The 1992 documentary Visions of Light, is a series of interviews with famous and well-regarded cinematographers talking about the art of cinematography and paying homage to the pioneers of the craft.  It is one of the worst films about film ever made.  Not only is there very little to say about cinematography, which is a rather technical medium, the movie is shot in HDV, a video format totally unacceptable for 35mm conversion at the time. Even worse than failing to honor the subject of the documentary by videotaping the interviews rather than shooting them on celluloid, though, is the terrible condition of virtually every movie clip used to illustrate the interviewees' various points.  As far as I'm concerned, unless you're already intimately familiar with the films being discussed, this contemptible documentary should bewilder you. But contrary to my opinion, the movie was a big hit with cinephiles, and many revival theaters went so far as to create programs around the picture’s theatrical run featuring several of the movies it references.

The Coolidge Corner Movie House, home of Boston’s largest movie screen, was one such theater.  I had just moved back to Boston from New York with the one really good friend I’d made at film school, and the two of us went to see both Visions of Light itself and many of the films the Coolidge screened as part of their Visions-inspired series.  We had never seen some of these pictures, and I was pleased that the Coolidge programmers seemed to be better than the Visions of Light filmmakers at obtaining high-quality prints.

One of the films was Chinatown (1974), the great Roman Polanski / Robert Towne / Robert Evans / Jack Nicholson picture.  I had seen the film on at least five previous occasions, first on VHS and then twice on laserdisc, the high-resolution analog home video format I had been turned on to by my favorite professor at film school.  The laserdisc medium was designed to give a far more accurate representation of a filmmaker’s intention than VHS could offer, and I owe my love of many films (including Jaws, The Thing, 2001, Alien, McCabe & Mrs. Miller, From Russia with Love, Midnight Cowboy, and The Rules of the Game) to rediscovering them and watching them over and over on laserdisc.  But sitting in the third row of the Coolidge and watching a 35mm print of Chinatown on the giant screen was like seeing a movie that was entirely different from the one I thought I already knew well.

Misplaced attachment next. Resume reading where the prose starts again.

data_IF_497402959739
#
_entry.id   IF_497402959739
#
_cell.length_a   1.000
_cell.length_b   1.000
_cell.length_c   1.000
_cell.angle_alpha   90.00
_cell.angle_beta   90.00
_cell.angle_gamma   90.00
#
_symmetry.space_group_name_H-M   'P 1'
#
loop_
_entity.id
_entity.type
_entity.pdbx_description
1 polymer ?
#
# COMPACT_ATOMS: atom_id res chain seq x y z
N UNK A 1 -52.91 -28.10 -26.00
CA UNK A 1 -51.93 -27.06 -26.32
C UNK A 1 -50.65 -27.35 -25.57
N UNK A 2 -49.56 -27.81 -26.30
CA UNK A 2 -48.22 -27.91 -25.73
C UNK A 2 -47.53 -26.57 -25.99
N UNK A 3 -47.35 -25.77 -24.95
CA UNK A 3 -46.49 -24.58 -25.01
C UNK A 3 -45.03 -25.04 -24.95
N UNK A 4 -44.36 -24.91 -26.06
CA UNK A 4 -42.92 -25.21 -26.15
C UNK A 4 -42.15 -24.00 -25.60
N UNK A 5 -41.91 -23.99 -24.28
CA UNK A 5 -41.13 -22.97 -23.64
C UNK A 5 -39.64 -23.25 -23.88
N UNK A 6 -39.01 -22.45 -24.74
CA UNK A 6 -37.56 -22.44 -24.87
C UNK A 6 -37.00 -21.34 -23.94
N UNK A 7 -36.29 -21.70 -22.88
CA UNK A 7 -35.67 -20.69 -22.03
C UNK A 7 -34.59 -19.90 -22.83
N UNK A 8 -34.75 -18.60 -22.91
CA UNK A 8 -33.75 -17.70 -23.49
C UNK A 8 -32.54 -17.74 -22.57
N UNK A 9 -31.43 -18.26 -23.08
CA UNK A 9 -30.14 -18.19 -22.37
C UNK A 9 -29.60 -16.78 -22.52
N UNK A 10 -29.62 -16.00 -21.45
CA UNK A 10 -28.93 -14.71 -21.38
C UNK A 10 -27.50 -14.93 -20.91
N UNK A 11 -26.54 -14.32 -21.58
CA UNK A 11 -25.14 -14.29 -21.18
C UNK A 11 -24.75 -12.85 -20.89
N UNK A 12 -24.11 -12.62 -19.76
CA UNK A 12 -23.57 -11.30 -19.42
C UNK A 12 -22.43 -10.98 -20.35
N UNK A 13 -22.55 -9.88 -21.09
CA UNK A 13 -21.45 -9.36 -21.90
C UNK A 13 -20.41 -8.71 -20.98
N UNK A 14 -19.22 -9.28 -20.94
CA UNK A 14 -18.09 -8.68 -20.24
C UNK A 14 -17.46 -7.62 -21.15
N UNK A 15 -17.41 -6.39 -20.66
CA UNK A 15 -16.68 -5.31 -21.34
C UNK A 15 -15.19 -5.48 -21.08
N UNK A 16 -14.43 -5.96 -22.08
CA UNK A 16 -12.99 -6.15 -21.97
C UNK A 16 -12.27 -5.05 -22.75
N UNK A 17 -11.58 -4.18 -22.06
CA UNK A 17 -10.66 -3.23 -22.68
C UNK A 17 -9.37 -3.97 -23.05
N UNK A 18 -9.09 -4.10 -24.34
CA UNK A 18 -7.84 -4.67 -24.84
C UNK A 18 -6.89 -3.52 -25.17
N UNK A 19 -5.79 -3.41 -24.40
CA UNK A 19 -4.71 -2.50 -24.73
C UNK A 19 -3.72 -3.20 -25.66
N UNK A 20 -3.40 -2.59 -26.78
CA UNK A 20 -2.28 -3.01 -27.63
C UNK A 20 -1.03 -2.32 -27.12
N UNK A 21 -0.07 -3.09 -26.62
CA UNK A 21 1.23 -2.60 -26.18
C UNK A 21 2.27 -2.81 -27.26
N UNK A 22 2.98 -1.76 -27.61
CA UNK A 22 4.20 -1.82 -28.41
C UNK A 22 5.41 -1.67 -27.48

I had adored Chinatown for both the intricacies of its screenplay and its singularly retro/contemporary visual style. But from the first image of Burt Young’s hands flipping through black and white photographs of his unfaithful wife to the final long shot that cranes up and fixes its gaze on the dark streets of the titular district, viewing Chinatown that day was less like watching a movie and more like being inside a story. It was as if we were walking with Jack Nicholson around turn-of-the-century Los Angeles, trying to help him get to the bottom of the mystery. I felt I could feel the heat of the afternoon sun, smell the smoky air in the unventilated rooms, touch the fabric of the furniture and the grain of the wood. I was aware of hundreds of other details but, rather than distracting me from the story, they made it come all the more alive.

It was this screening that made me decide to stop renting videos of the classic movies I’d always wanted to see, and to wait instead until prints of them eventually came around to a theater.  Home video is great, but it can never duplicate the details, color, mood, and, most of all, the intimate proximity you experience with characters when watching a pristine 35mm print that's properly focused in a huge 2.35:1 screen.

# 8. GROUNDHOG DAY (1993, The Ziegfeld Theater, NYC)

My favorite movie theater was the Ziegfeld Theater on 54th Street in Manhattan.  With 1,131 seats, a 52-foot screen, and 70mm projection, it was New York’s largest single screen theater. A picture of me alone in the dark of its grand auditorium graces the ABOUT  page on this site.  During its last decade of existence it rarely drew big crowds except for major movie premiers and it was constantly in danger of getting torn down, situated as it is in non-residential midtown Manhattan where the real estate was infinitely more valuable as a hotel or office building (it closed it doors January 29th 2016).  When I lived in New York, I loved to go watch films there in the middle of the day, when I usually had the place almost to myself.  I made it a point to arrive early just to enjoy the serenity of the environment. There was something magical about being in a huge, empty and near-silent public space, especially one that is located directly in the heart of one of the most crowded and noisy parts of one of the world's most crowded and noisy cities.